The challenge of designing effective public policies is the marriage of good theory and optimal administrative architecture with the specific local conditions and stakeholder requirements. In a society with widely varying socio-economic conditions and local requirements, it becomes a massive challenge to design welfare and development policies. I have already dwelt on some of these challenges in an earlier post here. However, unfortunately enough, influential and well-meaning opinion makers have tended to grossly simplify this complex reality and see ready-made solutions in buzz-words like decentralization, people's participation, awareness creation, transparency, good governance and so on.
Talk of arm-chair policy making, sample this from Ila Patnaik
"The most important public good that needs urgent attention is rural sanitation. This should be on the top of the priority list of the NREGA... One of the main reasons for the failure of rural sanitation schemes has been an attempt to implement schemes designed at the Centre or in state capitals which do not take account local conditions. The one-size-fits-all approach, such as, when subsidies are given for construction of facilities by BPL families, has not resulted in increased usage or improvements in outcomes measured by health status. For example, there are instances of centralised schemes which privileged the importance of sanitation and built septic tanks and latrines, but these were never utilised, as the community was not involved in the decision-making process.
The lack of awareness about hygiene and sanitation is pervasive. The task involves not merely construction of facilities as a mechanical task to get a subsidy from the government, but of education and awareness. This can, to some extent, come through involvement in decision-making. The power of the NREGA is that the projects taken up are conceptualised at the local level. In this regard, the NREGA has an advantage over Central or state government sponsored schemes, which cannot create public assets suited to the needs of each village. Although some of these top-down schemes are well meant, they still do not have the potential for taking account of local conditions and needs. Effectively, the NREGA provides untied money to the block or village as long as the money is spent on labour intensive work."
I have no problems with the diagnosis that government programs, especially some of the larger Central Government ones, suffer from a rigidity in their guidelines arising from an obsession (or compulsion) to offer an one-size-fits-all prescription. In fact, this deficiency has been widely acknowledged among policy makers for sometime now. But the prescription proposed by Ila Patnaik (again an one-size-fits-all solution among academicians and poverty opinion makers) - of involving people in the decision making process - is far too simple and fails to appreciate the complexity of such challenges.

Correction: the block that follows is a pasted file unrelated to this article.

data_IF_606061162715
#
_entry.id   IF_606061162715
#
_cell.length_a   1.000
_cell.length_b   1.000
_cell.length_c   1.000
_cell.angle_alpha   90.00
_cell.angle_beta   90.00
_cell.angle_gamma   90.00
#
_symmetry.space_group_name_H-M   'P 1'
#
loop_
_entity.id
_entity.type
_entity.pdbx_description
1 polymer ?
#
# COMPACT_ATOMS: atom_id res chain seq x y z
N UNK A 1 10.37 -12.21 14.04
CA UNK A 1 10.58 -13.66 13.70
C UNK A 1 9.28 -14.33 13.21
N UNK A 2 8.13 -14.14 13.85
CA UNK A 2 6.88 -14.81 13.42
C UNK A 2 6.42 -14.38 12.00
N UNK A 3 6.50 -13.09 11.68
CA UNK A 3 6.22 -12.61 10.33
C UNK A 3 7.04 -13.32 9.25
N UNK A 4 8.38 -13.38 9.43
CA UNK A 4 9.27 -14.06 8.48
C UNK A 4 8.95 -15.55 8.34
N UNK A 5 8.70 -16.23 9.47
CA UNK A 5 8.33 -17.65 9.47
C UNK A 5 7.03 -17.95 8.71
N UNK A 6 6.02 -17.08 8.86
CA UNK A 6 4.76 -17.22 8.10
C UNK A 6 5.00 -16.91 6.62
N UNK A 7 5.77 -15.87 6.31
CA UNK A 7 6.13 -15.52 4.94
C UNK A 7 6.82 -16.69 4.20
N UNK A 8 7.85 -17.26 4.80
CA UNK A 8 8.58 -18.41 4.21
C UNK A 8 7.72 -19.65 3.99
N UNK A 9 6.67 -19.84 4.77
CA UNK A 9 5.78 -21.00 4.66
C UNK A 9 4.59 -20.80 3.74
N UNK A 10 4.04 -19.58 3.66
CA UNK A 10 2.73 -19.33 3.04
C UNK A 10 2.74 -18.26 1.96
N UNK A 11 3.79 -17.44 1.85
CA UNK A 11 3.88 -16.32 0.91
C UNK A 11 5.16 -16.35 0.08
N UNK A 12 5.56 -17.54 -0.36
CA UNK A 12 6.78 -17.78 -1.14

Policy makers designing programs for the entire country are faced with conflicting choices and a difficult trade-off. On the one hand, in an effort to eliminate leakages and target the delivery, they design programs with multiple layers of monitoring mechanisms, uniform standards for beneficiary selection and strict guidelines outlining the process of delivering benefits to the consumers. However, given the vastly differentiated socio-economic reality of the myriad regions across India, it is impossible to design a comprehensive set of guidelines that caters to all possible socio-economic contexts and contingencies. Therefore, in the process they end up knotting the program in a tangle of bureaucracy that ironically enough increases inefficiency and spawns both rent-seeking and wastage.
On the other hand, if they cast aside norms and components (beyond some basic guidelines) and directly transfer funds to the state and local governments in the belief that these agencies can channel the funds more effectively, they leave themselves vulnerable to being accused of inadequate monitoring (when the program fails, as the history of such interventions makes clear).
Designing a program that avoids getting entrapped in the bureaucratic tangle of norms, components and guidelines, while preserving the basic administrative requirements to effectively monitor and ensure that the program meets its objectives, is one hell of a challenge. Simplistic prescriptions like people's participation and local decision-making, while easy to preach are very difficult to implement.
The magic pill of people's participation in local decision making on welfare and development interventions has a long and chequered history, especially in the last two decades. The most charitable assessment of the high profile People's Plan Campaign in Kerala during the Ninth Five Year Plan, which devloved a large share of the state's development budget to the Panchayats, is to describe it a partial success.
States like Andhra Pradesh and Tamil Nadu have long experimented with people's participation in various welfare and development activities at the village level through local level committees to manage schools, health sub-centers and primary health centers, ration shops, anganwadi centers etc. Local decision-making through gram sabhas, however flawed, have been a common feature of the selection of beneficiaries for many programs involving delivery of individual benefits (eg welfare pensions, new ration cards, new houses etc). However, it cannot be denied that though the nature and quality of people's participation in these gram sabhas and committees are open to debate, they have considerably increased the transparency in the implementation of the respective programs.